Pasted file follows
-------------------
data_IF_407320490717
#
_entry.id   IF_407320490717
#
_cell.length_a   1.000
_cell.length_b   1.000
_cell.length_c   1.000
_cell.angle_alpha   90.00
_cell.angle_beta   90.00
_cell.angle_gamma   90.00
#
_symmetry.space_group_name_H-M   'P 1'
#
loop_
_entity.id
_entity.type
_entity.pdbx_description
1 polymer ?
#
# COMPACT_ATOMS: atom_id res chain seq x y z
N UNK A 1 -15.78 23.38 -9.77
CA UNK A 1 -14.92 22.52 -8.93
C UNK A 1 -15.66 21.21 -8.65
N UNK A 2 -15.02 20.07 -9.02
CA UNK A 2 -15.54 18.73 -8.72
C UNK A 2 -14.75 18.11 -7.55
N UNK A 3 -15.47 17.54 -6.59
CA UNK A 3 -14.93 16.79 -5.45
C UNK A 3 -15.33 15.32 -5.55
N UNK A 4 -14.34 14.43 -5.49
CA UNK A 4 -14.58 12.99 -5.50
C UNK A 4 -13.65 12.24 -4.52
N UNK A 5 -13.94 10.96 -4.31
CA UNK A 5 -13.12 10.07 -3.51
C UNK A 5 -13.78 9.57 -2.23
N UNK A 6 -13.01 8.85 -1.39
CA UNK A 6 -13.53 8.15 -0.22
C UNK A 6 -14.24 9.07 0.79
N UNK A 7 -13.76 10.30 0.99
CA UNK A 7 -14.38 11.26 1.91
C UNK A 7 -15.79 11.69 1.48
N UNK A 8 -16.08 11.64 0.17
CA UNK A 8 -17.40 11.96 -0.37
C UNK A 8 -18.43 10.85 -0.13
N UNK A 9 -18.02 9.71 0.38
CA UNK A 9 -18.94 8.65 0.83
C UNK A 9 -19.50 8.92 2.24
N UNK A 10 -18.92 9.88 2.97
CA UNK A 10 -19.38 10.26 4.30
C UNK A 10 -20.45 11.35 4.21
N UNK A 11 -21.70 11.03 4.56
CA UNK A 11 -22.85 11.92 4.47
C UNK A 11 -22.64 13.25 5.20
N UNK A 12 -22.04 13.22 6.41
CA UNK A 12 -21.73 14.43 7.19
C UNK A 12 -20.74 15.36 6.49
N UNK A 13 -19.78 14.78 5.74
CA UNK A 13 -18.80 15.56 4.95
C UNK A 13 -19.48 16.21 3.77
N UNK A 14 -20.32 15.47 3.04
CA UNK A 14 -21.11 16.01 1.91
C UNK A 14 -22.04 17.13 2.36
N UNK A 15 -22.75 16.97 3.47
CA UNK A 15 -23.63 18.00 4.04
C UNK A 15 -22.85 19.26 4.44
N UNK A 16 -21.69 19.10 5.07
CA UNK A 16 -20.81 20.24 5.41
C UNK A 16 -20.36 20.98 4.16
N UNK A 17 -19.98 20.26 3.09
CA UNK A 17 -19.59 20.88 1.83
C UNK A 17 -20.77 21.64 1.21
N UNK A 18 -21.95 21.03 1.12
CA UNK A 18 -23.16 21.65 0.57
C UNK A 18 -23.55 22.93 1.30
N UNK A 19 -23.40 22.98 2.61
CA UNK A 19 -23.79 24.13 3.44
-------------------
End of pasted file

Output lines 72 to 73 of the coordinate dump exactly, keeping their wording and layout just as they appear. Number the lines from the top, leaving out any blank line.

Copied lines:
N UNK A 18 -21.95 21.03 1.12
CA UNK A 18 -23.16 21.65 0.57